Last year, Barton renamed the company TigerTiger Graphics to create a less country-specific identity. Unlike regular image banks, TigerTiger emphasises quality rather than quantity. “We are not looking for millions of images,” Loh says. “All our photographers are by invitation only or through recommendations by people we know. When the photographers file their images, we have experienced curators to vet them and only accept the best of the best.”
After leaving Reuters, Loh continued to take photos during his travels. When he moved back to Penang, he rediscovered his hometown through his camera lens, capturing landscapes, street scenes and festivals unique to the island with fresh eyes. The photos were published in his first pictorial book, Over Penang, which won the National Library of Malaysia Book Award 2020.
Some of his most iconic panoramas are available through TigerTiger, alongside the works of many world-renowned photographers such as Gary Hershorn, who was a former colleague of Loh’s at Reuters. Hershorn has photographed multiple Olympic Games, Masters Tournaments in golf, Academy Awards, Super Bowls, World Cups and major news events, but the Canadian has chosen to share photos from his personal project documenting the skyline of New York City on the website. TigerTiger currently features the work of 20 photographers from around the world.
With Covid-19 still rampant, most artists, including photographers, are struggling to survive, especially those with only a single source of income. According to Malaysia’s Cultural Economy Development Agency’s Impact on the Arts Report, conducted last March and April, 93% of the arts players surveyed were negatively impacted by the pandemic and close to 70% had lost most, if not all, of their income.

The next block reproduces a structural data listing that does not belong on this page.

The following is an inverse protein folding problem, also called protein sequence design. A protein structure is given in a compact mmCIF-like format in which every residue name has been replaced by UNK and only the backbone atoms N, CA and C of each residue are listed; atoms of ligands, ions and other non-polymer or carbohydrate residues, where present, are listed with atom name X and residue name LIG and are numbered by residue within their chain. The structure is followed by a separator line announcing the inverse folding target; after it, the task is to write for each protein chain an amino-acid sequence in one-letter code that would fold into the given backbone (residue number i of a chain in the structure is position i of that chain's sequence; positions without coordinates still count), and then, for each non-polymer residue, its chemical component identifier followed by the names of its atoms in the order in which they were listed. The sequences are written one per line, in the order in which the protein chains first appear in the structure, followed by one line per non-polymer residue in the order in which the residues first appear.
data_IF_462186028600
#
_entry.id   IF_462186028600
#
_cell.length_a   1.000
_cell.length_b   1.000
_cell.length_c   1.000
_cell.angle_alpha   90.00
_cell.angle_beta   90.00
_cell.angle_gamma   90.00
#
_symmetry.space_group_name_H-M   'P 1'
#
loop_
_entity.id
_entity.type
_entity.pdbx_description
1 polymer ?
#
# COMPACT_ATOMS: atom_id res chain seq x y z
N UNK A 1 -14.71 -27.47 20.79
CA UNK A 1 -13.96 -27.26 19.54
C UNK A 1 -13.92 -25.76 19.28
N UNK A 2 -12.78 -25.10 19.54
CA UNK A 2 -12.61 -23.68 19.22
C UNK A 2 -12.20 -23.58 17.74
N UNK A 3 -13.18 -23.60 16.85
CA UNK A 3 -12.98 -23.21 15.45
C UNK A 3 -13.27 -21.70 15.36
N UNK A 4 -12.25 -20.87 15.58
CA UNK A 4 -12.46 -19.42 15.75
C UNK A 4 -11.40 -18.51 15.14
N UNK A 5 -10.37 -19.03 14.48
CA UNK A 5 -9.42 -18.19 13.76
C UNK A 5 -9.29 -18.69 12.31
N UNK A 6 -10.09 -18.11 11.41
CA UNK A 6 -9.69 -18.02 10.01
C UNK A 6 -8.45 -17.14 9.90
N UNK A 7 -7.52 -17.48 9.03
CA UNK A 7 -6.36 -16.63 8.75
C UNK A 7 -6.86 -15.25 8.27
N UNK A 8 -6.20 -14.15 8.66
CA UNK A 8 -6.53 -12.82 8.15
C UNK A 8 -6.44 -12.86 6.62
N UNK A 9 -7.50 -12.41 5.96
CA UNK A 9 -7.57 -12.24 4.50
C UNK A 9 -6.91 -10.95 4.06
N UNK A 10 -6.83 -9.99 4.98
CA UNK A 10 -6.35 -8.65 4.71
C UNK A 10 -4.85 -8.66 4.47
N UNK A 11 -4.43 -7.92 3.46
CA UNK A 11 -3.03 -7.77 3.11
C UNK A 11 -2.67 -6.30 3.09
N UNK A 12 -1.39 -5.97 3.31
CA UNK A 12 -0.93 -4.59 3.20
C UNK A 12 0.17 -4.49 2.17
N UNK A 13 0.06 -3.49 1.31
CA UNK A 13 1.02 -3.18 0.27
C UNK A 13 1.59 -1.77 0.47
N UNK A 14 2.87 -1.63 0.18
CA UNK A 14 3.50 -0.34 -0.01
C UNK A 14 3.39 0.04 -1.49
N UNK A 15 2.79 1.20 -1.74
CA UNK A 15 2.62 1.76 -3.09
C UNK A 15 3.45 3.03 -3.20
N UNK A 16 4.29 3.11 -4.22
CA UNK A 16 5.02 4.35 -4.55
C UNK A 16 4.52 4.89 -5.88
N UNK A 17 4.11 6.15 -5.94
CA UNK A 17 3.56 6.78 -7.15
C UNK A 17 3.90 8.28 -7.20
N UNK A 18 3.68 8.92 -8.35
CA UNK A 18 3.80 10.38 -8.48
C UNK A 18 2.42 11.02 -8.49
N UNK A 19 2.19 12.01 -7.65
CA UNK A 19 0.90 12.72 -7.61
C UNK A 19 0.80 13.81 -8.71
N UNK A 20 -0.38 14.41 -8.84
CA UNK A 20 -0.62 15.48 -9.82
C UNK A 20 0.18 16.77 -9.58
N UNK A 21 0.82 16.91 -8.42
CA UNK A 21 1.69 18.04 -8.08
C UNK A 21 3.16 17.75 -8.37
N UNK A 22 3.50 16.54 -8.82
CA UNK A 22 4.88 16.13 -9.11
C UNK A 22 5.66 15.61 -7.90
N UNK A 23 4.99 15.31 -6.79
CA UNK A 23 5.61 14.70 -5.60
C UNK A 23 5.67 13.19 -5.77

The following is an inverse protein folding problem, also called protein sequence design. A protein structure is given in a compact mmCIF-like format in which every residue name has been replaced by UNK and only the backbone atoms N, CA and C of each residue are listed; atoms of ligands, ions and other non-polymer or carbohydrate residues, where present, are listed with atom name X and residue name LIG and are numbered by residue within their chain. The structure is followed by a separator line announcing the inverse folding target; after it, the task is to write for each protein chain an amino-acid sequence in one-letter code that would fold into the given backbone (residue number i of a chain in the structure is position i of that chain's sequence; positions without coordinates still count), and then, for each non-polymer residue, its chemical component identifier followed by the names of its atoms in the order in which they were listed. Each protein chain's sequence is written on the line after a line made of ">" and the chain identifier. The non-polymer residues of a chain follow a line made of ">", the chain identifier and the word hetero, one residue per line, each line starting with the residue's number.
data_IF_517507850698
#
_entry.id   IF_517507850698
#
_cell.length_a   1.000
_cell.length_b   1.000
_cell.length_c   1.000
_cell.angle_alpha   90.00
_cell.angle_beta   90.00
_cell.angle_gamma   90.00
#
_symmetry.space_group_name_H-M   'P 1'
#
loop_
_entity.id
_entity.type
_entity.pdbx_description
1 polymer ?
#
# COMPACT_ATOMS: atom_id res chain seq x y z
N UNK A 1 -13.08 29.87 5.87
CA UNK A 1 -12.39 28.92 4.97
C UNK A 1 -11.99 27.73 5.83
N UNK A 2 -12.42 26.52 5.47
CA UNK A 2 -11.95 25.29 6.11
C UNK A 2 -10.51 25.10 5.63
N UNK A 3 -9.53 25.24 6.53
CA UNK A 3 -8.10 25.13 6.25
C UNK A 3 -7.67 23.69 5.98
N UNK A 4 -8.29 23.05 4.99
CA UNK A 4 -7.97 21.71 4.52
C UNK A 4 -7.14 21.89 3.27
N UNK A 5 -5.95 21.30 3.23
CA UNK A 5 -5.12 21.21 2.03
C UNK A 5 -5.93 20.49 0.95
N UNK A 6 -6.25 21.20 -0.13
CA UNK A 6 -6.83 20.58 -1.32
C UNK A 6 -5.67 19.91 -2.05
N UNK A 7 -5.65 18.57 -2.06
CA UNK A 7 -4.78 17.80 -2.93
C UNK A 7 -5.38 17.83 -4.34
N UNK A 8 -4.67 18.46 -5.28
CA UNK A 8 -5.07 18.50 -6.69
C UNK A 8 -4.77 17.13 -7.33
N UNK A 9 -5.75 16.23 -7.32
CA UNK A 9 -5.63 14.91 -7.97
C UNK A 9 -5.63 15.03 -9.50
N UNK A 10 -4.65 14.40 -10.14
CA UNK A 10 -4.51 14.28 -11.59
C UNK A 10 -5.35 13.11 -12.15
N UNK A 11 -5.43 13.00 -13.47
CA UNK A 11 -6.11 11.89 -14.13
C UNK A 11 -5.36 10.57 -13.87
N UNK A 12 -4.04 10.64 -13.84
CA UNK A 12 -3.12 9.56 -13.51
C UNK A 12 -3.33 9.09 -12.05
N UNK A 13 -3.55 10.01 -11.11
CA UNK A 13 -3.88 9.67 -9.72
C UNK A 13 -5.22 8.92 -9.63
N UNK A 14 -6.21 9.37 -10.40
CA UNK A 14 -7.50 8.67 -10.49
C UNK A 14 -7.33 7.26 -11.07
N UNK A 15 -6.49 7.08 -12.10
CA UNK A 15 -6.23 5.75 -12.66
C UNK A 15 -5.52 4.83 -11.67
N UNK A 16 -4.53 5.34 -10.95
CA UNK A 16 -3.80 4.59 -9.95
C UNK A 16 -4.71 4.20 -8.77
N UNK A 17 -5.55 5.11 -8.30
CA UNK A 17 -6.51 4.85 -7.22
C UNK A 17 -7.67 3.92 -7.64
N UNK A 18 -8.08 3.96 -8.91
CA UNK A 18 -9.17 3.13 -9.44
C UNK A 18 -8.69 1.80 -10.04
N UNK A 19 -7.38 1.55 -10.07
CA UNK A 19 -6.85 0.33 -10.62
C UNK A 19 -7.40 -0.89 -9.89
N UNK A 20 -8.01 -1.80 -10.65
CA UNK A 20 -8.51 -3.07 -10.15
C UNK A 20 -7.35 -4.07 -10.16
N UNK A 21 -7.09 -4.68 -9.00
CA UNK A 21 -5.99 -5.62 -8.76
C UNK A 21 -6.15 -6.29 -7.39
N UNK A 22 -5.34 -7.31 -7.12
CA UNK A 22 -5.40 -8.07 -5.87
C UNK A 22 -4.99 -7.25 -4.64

“We are lucky that we are well diversified,” says Loh. “In the last four years, I’ve gone through seven job changes, from a photo editor to a photojournalist, dronescape artist, entrepreneur, publisher, gallery owner and publishing consultant. Because I am still doing the last five jobs, assisted by my wife Rebecca, it has given us enough income to survive this difficult time.
“TigerTiger owes its success to helping photographers make a living from their craft, to provide a platform for them to make good margins and reach markets and opportunities that they never could on their own. The result is that our photographers make a good income and our clients keep getting affordable, great images.”
Due to the success of Over Penang, Loh has been in talks with Tourism Malaysia to start an Over Malaysia project, on top of another book showcasing the best of Langkawi. “We have four books to produce in the next four months,” he says. “One of the books is for my old school, the Methodist Boys School in Penang. We are producing their 130th anniversary commemorative book and helping them raise RM300,000 to RM400,000.”
This article first appeared on Mar 22, 2021 in The Edge Malaysia.